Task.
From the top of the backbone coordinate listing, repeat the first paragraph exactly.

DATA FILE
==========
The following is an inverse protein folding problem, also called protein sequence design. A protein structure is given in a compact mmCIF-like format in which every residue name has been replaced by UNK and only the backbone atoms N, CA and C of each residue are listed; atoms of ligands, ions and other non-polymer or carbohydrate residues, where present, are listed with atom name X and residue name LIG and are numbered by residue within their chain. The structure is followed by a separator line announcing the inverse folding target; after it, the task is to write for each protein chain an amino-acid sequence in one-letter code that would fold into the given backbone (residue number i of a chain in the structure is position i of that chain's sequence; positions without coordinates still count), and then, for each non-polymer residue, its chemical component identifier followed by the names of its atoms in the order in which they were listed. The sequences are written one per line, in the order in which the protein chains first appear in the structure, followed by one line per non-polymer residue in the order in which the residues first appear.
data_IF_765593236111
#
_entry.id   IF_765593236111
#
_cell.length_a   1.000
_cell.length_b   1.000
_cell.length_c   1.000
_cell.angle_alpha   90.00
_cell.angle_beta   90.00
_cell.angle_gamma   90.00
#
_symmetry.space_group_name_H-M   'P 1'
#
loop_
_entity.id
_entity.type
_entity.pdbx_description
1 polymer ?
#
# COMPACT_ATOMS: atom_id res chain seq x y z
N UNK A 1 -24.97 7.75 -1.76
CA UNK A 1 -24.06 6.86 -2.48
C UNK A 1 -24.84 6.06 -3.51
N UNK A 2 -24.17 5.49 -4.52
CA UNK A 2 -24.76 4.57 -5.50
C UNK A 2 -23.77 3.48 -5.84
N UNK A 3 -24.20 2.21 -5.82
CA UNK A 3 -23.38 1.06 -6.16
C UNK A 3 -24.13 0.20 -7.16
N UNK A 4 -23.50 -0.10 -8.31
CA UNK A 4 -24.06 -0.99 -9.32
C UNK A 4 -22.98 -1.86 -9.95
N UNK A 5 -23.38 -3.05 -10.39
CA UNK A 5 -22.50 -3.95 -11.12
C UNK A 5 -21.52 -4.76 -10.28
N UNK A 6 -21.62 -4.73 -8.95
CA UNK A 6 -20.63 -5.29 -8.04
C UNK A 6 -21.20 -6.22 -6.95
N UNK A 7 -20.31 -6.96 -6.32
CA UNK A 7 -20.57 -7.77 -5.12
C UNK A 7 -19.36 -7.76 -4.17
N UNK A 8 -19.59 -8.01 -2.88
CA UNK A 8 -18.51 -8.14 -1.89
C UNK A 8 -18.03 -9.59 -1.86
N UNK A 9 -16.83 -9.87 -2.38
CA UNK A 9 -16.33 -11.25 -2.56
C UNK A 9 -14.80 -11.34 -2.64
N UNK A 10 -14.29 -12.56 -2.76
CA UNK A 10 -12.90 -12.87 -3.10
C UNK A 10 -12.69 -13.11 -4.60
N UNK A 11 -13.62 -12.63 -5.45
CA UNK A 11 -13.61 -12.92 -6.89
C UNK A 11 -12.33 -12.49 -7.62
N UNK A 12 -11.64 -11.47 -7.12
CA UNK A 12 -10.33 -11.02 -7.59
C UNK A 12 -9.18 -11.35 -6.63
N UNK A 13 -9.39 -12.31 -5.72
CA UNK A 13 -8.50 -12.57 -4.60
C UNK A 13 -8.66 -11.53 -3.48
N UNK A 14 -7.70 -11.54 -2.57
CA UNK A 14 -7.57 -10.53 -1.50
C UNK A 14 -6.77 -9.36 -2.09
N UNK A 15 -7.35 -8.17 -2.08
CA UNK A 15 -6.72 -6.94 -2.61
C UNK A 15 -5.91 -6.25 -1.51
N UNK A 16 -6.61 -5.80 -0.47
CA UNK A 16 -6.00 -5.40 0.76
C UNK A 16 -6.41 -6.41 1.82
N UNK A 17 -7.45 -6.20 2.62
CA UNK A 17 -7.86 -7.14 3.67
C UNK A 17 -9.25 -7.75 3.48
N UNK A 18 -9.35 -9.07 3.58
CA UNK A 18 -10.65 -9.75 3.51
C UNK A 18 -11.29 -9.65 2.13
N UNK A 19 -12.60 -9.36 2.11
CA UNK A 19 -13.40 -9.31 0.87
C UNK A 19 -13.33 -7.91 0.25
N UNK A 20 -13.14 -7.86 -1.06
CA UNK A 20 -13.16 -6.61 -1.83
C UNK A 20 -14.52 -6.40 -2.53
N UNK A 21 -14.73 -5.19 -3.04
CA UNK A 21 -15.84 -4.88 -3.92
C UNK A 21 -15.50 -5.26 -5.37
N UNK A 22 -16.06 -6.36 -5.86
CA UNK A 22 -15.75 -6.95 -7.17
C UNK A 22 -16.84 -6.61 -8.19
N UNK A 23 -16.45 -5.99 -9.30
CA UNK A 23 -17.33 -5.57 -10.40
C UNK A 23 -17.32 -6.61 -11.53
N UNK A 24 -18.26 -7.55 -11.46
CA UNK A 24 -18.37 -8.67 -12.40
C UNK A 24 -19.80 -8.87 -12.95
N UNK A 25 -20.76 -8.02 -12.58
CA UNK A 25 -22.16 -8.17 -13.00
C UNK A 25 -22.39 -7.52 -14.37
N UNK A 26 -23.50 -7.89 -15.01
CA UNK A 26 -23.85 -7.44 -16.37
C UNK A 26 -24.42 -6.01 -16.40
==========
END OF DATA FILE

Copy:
The following is an inverse protein folding problem, also called protein sequence design. A protein structure is given in a compact mmCIF-like format in which every residue name has been replaced by UNK and only the backbone atoms N, CA and C of each residue are listed; atoms of ligands, ions and other non-polymer or carbohydrate residues, where present, are listed with atom name X and residue name LIG and are numbered by residue within their chain. The structure is followed by a separator line announcing the inverse folding target; after it, the task is to write for each protein chain an amino-acid sequence in one-letter code that would fold into the given backbone (residue number i of a chain in the structure is position i of that chain's sequence; positions without coordinates still count), and then, for each non-polymer residue, its chemical component identifier followed by the names of its atoms in the order in which they were listed. The sequences are written one per line, in the order in which the protein chains first appear in the structure, followed by one line per non-polymer residue in the order in which the residues first appear.